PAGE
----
The arsenal of weapons to use against malaria, which kills hundreds of thousands of people annually, just grew bigger.
When babies are born in western Kenya, where malaria is rife, many mothers are sent home from the hospital with one all-important baby gift: a bed net treated with insecticide.
"Malaria is our No. 1 health problem," said Mathews Ajwala, a community health worker who gives out the nets to ward off malarial mosquitoes that can cause severe illness and death. More than 400,000 people died of malaria worldwide in 2019, and two-thirds of those were children in Africa under age 5.
So when the World Health Organization on Wednesday announced that it had approved the world's first malaria vaccine, African parents, government officials and health workers like Ajwala celebrated the moment as a milestone in the fight against a scourge that has plagued humans for millennia.
"This vaccine will be a big game-changer," Ajwala said in a telephone interview.
The vaccine, the first developed for any parasitic disease, was widely discussed on social media and on radio and television stations Thursday. Many across the continent took pride in the fact that African scientists, research institutions and citizens helped provide and interpret the data that eventually led to approval of the vaccine. The WHO endorsement was based on the results of more than 2.3 million doses administered since 2019 to about 800,000 children in Kenya, Malawi and Ghana.
But Africans were also coming to grips with the fact that the vaccine alone will not solve the malaria problem.
In clinical trials, the vaccine, made by British pharmaceutical company GlaxoSmithKline, was effective at reducing severe malaria by only 30 per cent in the first year after it was administered, according to WHO — although some experts put the figure at closer to 50 per cent.
To be effective, four doses of the vaccine must be administered starting at the age of 5 months — which could pose logistical problems since delivering vaccines on the continent is already a challenge.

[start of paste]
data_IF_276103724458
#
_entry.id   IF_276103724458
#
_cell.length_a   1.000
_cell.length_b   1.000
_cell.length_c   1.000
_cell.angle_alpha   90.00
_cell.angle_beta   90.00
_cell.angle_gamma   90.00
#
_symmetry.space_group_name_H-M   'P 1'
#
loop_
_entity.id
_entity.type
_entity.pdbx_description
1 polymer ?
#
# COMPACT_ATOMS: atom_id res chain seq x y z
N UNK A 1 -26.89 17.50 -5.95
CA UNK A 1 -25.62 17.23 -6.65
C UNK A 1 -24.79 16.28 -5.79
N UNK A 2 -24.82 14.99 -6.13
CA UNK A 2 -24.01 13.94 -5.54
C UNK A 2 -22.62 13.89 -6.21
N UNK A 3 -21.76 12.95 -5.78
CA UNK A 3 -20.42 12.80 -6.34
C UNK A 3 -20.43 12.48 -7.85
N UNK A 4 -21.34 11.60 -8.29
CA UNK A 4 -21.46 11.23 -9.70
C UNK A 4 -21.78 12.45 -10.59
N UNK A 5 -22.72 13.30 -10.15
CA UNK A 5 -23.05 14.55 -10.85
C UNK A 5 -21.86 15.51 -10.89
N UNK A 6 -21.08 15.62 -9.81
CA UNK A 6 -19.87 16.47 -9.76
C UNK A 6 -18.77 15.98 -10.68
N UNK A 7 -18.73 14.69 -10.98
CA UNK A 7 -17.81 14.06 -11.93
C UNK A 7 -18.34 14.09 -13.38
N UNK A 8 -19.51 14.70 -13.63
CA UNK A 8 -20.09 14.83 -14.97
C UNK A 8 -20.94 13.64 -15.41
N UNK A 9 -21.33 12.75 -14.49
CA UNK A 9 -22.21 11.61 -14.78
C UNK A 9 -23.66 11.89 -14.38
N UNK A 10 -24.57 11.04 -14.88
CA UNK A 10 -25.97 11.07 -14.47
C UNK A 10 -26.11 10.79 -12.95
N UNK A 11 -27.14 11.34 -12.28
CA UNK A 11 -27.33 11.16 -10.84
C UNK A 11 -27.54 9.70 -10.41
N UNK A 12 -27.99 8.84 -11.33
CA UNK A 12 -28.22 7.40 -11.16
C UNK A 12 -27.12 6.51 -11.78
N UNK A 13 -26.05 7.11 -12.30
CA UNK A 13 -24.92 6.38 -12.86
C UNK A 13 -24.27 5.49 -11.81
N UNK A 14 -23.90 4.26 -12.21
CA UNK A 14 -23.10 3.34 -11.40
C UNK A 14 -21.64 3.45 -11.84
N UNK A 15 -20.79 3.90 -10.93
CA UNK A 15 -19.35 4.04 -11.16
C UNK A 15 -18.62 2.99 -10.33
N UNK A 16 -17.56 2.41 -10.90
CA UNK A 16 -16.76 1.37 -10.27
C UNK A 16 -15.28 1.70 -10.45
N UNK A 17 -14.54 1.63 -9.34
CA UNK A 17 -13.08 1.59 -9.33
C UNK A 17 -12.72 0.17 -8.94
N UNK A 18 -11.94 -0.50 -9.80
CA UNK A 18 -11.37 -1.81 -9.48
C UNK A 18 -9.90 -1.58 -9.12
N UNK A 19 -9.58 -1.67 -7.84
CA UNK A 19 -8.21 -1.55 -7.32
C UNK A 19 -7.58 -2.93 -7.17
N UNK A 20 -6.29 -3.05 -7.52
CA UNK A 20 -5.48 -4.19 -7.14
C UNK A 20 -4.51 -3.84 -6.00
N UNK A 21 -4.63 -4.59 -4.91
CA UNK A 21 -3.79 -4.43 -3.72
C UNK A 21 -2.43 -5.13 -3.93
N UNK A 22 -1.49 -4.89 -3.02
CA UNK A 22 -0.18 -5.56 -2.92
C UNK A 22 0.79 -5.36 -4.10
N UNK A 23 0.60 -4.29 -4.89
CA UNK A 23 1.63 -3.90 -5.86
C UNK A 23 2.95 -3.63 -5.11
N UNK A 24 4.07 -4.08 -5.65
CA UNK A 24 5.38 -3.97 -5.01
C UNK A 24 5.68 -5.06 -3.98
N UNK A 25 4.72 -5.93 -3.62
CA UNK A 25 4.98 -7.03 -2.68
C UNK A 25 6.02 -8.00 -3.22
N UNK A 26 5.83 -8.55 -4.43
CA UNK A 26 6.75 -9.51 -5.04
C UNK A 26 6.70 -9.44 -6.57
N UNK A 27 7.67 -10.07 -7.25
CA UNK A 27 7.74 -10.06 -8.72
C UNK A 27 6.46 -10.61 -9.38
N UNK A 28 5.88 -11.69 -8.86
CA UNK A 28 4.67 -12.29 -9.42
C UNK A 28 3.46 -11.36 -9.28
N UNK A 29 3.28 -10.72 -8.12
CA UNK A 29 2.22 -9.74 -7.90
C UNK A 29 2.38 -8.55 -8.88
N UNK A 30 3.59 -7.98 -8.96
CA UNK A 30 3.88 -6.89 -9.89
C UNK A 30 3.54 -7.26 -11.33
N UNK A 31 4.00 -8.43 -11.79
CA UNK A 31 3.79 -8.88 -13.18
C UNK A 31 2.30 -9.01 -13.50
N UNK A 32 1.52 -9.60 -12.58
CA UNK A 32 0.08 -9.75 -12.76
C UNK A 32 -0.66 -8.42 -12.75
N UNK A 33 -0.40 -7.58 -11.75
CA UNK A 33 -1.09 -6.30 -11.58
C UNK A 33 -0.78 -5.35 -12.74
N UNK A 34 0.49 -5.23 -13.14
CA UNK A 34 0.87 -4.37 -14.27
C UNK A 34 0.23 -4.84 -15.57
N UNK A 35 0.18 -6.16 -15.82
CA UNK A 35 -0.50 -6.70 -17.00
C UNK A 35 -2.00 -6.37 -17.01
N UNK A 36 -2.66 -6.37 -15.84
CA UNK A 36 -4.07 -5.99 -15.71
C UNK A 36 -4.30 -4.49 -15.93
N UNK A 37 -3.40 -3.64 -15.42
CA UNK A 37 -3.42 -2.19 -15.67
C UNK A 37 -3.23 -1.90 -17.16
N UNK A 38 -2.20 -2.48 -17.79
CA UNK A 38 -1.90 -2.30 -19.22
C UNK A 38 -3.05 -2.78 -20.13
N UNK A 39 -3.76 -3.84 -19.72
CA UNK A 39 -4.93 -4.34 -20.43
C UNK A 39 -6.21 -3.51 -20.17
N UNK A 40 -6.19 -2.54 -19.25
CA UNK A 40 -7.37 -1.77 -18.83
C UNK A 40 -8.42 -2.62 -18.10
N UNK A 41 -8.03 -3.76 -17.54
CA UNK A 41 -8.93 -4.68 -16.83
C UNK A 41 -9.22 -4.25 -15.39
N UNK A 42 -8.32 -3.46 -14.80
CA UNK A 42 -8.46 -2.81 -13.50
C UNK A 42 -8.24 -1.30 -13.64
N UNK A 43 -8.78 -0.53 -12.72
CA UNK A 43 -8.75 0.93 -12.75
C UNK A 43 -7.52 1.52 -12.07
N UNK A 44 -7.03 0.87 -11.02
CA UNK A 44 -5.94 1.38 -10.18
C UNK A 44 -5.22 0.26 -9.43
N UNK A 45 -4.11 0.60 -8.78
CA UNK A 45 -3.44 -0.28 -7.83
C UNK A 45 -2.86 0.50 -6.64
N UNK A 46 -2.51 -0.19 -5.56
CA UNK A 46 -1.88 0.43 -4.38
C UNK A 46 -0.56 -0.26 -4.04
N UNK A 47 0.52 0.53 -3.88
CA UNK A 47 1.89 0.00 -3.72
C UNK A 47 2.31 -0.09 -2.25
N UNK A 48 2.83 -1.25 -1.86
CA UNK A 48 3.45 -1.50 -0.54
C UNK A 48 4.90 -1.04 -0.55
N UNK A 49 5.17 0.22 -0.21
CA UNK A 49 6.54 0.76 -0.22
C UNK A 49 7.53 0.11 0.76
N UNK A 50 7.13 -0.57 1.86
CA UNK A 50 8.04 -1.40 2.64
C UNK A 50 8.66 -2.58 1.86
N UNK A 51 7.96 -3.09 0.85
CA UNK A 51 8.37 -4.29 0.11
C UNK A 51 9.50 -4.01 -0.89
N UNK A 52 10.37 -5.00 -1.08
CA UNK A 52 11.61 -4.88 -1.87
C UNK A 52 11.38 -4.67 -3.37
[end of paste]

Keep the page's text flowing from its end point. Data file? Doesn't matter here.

"The vaccine saves lives, but it will not be a silver bullet," said Githinji Gitahi, CEO of Amref Health Africa, a nongovernmental organization.
The vaccine, called Mosquirix, targets the deadliest malaria parasite and the most common in Africa — Plasmodium falciparum. While the vaccine is a "huge addition to the fight" against malaria, said Gitahi, health officials will still have to deploy "a Swiss cheese strategy" that includes insecticide-treated bed nets and indoor spraying.
Faith Walucho is the mother of an 11-month-old who was recently diagnosed with malaria. The 29-year-old trader of used clothing in the city of Kisumu in western Kenya said she received the news about the vaccines "with a lot of happiness." In Kenya, an estimated 10,700 deaths from malaria are recorded annually, and Kisumu, on the shores of Lake Victoria, is one of the high-malaria regions where the vaccine was tested.
As soon as she is able to get a dose for her daughter, Walucho said, "I will run" to get it.
In Malawi's capital, Lilongwe, Jenala Mwafulirwa, a 52-year-old mother of five, welcomed news of the vaccine, saying that too many children in her family had been lost to the disease, particularly in rural areas where access to health care is limited.
"This vaccine has come at the right time," she said.
But in some places, people voiced skepticism about the vaccine, in part because of mistrust of WHO.
"I wonder why they want to help Africa," said Mamadou Tounkara, a 40-year-old-teacher in Senegal's capital, Dakar. He asked why WHO did not instead fund better hygiene and sanitation systems. "If WHO wants to help eradicate this disease, they can do it without the vaccine."
Yet public health officials say the vaccine, which has been in development for more than 30 years, has already proved to be an important weapon in the war against the disease.
Lilyana Dayo, a malaria programme officer in Kisumu County, said the pilot testing reduced the effects of malaria by 18 per cent.
At the Kisumu County hospital, the vaccine has helped free up beds that could be used for other ailments, said Salome Situma, a paediatric nurse. Hospitals in the county had been overwhelmed a few months ago as the third wave of the coronavirus pandemic, fueled by the delta variant, swept Kenya and the continent
"I feel privileged to be part of the system that is achieving and heading in the right direction," Situma said.
Gitahi said the main challenge facing the malaria vaccine will be how to efficiently distribute it, not just to regions with moderate to high transmission but also to conflict zones where malaria is endemic. Health officials will also have to figure out, he says, how best to balance and match malaria vaccination with other child immunisation campaigns like polio and measles.
"That's really the big policy question," he said.
It is unclear how soon the vaccine will be widely available in Africa, Dr. John Nkengasong, director of the Africa Centers for Disease Control and Prevention, said at a news conference Thursday. He said the Africa CDC will be talking with WHO.
But many hope that when the vaccine is available, it will turn the tide on the disease once and for all.
When he was 5 years old, George Owino said he got so sick with malaria that his parents worried whether he would ever recover. Two of his three children — now ages 24, 21 and 18 — also got severely ill with the virus over the years.
"When people are told the vaccines are being rolled out, they should come out," Owino said. "It's a huge relief."
This article originally appeared in The New York Times.
Written by: Abdi Latif Dahir
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